America's top envoy is sending a message to North Korea that "we are not your enemy," while the White House continues to assert that all options remain on the table to halt Pyongyang's ballistic missile and nuclear weapons programs.
During a rare appearance at a State Department media briefing Tuesday, Secretary of State Rex Tillerson said the United States does not "seek regime change, we do not seek a collapse of the regime, we do not seek an accelerated reunification of the peninsula, we do not seek an excuse to send our military north of the 38th Parallel."
Despite what Tillerson termed North Korea's "unacceptable threat" to the U.S., "we hope that at some point they will begin to understand that and we would like to sit and have a dialogue with them."
Patience in growing thin, however, among some U.S. lawmakers.
Senator Lindsay Graham, a Republican member of the armed services committee, told reporters on Tuesday that "a war with North Korea would be devastating to the region, but it may be the only way to stop their missile program."
Earlier in the day, appearing on NBC's Today show, Graham said President Donald Trump told him "there will be a war with North Korea over their missile program if they continue trying to hit America with an ICBM" and "if thousands die, they're going to die over there."
White House Press Secretary Sarah Huckabee Sanders was asked about Graham's comments and initially said "all options are on the table."
Sanders was then specifically asked whether "destroying the country, like Lindsay Graham says, is an option?" She replied: "That's not what I'm saying," adding that the president "has been very outspoken about the need to stop North Korea. We've been very focused on stopping the nuclear program, stopping the missiles, stopping the aggression."
'False sense of urgency'
However, the talk of the possibility of a first military strike on North Korea is alarming to some analysts.
"It would also result in millions of casualties and trillions of dollars in economic damage, perhaps triggering a worldwide depression," said Joel Wit, Senior Fellow at the US-Korea Institute at Johns Hopkins School of Advanced International Studies.
"Given those consequences, we have to seriously ask ourselves: Have we exhausted all possible options for dealing with the North including dialogue and diplomacy? The answer is no," Wit tells VOA.
Mansfield Foundation President and CEO Frank Jannuzi agrees, stating "the idea that they can't be deterred is fueled by the assumption that North Korea is crazy, which they are not. They are rational actors."
If eliminating Kim Jong Un's regime is the goal, that might require full-scale war, according to Georgetown University Adjunct Assistant Professor Balbina Hwang, who warns that Graham and others sharing his view likely have not considered the consequences.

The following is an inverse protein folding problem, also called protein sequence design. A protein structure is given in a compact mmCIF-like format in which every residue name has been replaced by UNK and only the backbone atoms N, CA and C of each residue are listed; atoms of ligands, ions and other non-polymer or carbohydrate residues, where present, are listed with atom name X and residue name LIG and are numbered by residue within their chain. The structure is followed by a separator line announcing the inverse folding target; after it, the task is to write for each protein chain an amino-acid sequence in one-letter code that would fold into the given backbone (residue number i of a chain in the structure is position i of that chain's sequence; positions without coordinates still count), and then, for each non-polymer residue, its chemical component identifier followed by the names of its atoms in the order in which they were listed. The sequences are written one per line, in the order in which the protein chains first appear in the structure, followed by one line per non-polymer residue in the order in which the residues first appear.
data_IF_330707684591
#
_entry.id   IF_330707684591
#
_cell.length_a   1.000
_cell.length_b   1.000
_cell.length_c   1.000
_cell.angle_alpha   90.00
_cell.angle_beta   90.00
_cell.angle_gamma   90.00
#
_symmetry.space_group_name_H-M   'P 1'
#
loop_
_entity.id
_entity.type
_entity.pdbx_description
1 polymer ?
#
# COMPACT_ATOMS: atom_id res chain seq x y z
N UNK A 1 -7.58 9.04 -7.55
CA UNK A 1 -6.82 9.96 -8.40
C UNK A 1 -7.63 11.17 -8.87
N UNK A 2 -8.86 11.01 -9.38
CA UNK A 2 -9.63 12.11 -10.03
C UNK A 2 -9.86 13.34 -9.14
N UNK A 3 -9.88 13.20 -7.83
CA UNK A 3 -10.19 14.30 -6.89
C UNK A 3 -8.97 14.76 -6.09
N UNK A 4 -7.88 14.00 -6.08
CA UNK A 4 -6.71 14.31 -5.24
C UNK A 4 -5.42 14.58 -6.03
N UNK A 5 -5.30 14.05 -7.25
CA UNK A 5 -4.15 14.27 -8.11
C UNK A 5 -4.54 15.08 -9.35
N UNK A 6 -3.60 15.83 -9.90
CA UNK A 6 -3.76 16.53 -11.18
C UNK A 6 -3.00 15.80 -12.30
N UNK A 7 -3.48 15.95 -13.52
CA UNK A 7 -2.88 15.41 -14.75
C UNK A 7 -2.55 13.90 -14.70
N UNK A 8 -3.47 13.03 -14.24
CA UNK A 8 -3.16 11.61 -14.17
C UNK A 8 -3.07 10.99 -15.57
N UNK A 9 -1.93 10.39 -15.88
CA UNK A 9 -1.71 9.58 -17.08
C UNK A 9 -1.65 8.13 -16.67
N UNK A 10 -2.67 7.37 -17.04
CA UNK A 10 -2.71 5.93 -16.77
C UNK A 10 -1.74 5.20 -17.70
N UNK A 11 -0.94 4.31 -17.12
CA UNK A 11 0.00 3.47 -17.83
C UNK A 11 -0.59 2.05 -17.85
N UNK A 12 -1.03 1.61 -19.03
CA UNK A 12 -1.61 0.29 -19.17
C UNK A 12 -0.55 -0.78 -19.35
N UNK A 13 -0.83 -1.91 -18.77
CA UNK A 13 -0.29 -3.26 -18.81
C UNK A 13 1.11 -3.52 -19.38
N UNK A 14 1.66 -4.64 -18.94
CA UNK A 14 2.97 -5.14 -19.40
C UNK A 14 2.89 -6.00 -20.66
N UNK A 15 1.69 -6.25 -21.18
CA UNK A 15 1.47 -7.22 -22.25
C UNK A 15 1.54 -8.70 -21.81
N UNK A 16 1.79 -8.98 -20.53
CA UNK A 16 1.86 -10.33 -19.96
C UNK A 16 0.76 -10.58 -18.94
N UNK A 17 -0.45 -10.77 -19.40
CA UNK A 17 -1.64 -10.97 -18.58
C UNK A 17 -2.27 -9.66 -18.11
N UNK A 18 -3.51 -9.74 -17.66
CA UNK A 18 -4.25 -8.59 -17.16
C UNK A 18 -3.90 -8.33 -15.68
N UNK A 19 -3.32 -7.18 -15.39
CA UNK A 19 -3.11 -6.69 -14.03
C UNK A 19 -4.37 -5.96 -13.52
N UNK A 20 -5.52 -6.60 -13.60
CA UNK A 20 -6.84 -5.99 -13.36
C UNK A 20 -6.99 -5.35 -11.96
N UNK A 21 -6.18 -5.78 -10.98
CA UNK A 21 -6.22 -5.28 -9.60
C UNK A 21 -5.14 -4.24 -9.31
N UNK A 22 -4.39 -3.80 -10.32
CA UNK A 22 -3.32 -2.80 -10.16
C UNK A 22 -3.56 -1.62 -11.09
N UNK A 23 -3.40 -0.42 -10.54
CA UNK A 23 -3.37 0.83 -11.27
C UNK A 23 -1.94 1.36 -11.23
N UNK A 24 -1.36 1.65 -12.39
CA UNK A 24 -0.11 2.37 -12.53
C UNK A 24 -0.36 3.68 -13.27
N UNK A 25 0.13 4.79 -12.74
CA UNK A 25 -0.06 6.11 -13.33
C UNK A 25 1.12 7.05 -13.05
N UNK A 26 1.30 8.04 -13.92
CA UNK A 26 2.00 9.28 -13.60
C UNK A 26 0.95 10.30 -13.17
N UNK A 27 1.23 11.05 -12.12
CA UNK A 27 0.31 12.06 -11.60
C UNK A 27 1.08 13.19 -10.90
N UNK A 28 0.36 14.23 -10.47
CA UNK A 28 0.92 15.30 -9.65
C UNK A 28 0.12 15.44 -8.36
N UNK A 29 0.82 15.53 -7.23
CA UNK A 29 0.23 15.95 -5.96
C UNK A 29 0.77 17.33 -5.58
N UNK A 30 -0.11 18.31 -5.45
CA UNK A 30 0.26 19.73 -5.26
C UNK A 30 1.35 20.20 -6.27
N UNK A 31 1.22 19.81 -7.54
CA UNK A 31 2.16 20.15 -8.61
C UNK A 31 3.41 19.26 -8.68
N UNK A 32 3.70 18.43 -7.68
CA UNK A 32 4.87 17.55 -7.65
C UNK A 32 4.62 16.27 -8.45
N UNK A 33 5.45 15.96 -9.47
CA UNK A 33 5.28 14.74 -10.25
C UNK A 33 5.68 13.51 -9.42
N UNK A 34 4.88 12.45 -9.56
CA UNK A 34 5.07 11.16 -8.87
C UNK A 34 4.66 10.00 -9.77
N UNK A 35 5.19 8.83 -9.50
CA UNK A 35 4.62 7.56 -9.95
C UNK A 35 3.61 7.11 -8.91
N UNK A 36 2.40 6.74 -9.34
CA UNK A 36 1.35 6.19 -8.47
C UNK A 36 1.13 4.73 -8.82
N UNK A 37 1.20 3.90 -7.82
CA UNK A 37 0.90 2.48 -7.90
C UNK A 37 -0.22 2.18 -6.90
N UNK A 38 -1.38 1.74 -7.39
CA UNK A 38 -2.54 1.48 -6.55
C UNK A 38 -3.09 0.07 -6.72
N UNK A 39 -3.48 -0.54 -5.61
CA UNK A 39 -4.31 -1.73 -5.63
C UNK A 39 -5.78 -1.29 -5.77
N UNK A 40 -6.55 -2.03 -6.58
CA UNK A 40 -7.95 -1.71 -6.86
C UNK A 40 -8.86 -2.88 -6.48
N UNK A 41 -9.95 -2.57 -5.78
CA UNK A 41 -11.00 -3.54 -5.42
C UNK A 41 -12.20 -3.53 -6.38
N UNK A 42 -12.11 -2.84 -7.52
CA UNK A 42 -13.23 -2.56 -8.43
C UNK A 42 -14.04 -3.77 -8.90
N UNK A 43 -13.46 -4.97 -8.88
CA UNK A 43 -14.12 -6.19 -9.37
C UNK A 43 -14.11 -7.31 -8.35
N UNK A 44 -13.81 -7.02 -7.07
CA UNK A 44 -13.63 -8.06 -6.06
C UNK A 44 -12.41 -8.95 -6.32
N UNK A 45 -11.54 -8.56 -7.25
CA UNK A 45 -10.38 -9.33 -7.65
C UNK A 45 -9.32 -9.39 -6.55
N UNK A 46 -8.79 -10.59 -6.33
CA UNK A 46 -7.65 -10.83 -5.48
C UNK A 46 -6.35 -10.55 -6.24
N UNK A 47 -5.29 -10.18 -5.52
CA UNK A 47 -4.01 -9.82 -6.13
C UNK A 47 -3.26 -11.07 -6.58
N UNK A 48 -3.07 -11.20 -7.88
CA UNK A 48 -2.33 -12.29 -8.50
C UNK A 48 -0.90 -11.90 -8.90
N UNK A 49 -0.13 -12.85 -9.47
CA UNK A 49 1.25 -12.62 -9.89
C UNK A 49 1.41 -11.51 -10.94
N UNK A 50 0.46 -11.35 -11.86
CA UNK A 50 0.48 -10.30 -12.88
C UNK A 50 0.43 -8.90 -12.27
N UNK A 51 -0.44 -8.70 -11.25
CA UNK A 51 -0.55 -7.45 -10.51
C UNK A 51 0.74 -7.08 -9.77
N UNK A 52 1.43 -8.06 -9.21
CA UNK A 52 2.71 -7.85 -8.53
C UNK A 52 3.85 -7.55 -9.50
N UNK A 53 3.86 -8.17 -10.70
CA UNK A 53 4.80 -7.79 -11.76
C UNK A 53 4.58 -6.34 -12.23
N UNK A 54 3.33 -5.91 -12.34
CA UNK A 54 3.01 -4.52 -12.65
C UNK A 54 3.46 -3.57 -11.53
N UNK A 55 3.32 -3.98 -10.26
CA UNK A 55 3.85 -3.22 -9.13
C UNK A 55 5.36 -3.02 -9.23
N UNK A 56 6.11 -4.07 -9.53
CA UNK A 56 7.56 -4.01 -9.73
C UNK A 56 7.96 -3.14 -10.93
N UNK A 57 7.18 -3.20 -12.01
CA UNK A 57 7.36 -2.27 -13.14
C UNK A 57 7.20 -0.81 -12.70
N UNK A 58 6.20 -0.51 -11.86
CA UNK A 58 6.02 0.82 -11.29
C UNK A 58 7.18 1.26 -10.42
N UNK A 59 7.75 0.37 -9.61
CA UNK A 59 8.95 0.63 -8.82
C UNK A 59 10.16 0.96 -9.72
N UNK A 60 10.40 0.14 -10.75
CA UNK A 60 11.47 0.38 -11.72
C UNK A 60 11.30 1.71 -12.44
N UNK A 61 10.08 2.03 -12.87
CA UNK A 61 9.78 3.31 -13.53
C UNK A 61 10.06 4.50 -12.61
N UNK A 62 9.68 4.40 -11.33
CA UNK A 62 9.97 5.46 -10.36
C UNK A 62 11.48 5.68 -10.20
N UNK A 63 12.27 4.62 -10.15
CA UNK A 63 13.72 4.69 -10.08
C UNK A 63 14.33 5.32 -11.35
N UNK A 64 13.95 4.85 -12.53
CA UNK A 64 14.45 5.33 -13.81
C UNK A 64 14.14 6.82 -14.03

"And I doubt anyone in the Trump administration is remotely ready, at this time, to pursue any such a course of action," Hwang told VOA.
On Monday, Trump uttered assurances during the start of his Cabinet meeting that the threat from North Korea will be taken care of. "We'll handle North Korea. We're going to be able to handle them. It will be handled. We handle everything," Trump said.
"This is a classic example of false sense of urgency. It's how we got into the Iraq war," Jannuzi told VOA. "For the last 11 years, the North Koreans have had a nuclear weapon and could have put it on a freighter and sailed it into Long Beach [California] harbor."
Looking to China
Days earlier, Trump expressed disappointment on social media that Chinese President Xi Jinping, whom he hosted three months earlier, had not been able to pressure North Korea into stopping the missile tests.
Tillerson on Tuesday said he does not blame the Chinese for the situation in North Korea, and the U.S. would continue to seek Chinese help in achieving dialogue with Pyongyang.
Mixed messages from Washington to the North Korean capital are nothing new, according to Hwang, who previously served as a senior special adviser on North Korea at the State Department.
Hwang says every U.S. administration, going back to the Clinton era, "has struggled with contradictory stances on how to deal with North Korea," each pursuing policies that seem to work at cross purposes, such as imposing sanctions while holding dialogue.
"The willingness to pursue diplomatic approaches is not inconsistent with maintaining the position that military force remains an option," Hwang added.
North Korea last Friday test-fired its second intercontinental ballistic missile within a month.
Analysts say the missile, which flew for approximately 45 minutes and reached an altitude of about 3,700 kilometers, demonstrated Pyongyang's capability to strike numerous major U.S. cities.
Source: Voice of America